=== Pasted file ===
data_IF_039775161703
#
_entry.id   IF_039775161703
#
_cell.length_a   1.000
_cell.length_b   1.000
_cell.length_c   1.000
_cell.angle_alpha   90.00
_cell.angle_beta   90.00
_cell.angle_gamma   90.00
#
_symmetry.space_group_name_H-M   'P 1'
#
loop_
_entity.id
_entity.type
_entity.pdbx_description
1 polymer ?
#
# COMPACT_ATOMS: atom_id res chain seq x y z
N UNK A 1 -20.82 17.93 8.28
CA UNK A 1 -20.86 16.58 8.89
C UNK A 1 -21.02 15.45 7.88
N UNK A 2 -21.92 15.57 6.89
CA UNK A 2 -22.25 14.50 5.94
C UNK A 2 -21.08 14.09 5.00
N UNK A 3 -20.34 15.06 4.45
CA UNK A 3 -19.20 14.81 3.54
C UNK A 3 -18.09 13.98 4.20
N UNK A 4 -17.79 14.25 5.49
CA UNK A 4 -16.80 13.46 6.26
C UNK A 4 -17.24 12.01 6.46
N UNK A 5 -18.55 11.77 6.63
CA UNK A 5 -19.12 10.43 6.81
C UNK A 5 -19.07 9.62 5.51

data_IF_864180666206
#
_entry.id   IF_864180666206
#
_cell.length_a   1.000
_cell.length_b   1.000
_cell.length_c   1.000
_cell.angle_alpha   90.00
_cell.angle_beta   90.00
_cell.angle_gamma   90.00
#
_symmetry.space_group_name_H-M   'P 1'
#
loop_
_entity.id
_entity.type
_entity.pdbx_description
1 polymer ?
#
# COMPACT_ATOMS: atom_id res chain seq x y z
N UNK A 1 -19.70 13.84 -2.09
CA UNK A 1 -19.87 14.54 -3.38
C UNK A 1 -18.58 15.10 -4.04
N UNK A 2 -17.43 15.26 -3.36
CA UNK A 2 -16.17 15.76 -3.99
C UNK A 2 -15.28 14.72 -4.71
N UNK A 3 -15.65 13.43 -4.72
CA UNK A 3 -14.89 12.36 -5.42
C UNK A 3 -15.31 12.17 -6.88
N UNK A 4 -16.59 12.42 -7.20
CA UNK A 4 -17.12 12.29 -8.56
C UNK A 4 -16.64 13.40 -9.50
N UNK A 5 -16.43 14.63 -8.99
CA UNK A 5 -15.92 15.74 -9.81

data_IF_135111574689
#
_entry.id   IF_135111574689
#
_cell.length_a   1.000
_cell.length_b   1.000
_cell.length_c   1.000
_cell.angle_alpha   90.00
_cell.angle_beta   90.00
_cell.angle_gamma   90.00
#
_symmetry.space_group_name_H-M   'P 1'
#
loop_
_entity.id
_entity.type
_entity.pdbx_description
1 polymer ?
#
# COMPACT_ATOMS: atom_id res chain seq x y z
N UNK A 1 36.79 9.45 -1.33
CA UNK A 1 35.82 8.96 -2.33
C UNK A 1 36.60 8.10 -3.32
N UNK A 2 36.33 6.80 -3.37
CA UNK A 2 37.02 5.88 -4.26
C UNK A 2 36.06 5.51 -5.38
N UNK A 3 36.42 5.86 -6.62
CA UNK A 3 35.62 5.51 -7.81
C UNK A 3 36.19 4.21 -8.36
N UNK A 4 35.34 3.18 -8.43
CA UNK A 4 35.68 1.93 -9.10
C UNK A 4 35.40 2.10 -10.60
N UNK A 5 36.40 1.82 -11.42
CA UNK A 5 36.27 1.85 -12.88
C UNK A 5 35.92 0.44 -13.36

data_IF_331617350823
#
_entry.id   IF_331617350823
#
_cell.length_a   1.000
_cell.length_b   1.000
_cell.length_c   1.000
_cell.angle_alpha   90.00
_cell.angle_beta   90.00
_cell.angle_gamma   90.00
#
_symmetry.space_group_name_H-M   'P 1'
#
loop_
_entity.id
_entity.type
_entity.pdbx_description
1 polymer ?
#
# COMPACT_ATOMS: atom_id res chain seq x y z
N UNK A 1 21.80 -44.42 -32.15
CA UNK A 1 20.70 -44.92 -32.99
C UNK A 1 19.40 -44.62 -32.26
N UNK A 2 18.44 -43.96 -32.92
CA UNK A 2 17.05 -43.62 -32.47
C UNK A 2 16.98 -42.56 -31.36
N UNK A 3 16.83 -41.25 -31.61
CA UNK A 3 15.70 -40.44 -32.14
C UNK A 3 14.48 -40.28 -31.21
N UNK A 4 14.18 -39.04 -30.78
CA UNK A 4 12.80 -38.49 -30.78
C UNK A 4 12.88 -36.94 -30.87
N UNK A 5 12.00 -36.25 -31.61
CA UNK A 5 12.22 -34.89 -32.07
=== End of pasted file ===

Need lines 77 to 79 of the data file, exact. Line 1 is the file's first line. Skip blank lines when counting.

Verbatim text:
_cell.angle_alpha   90.00
_cell.angle_beta   90.00
_cell.angle_gamma   90.00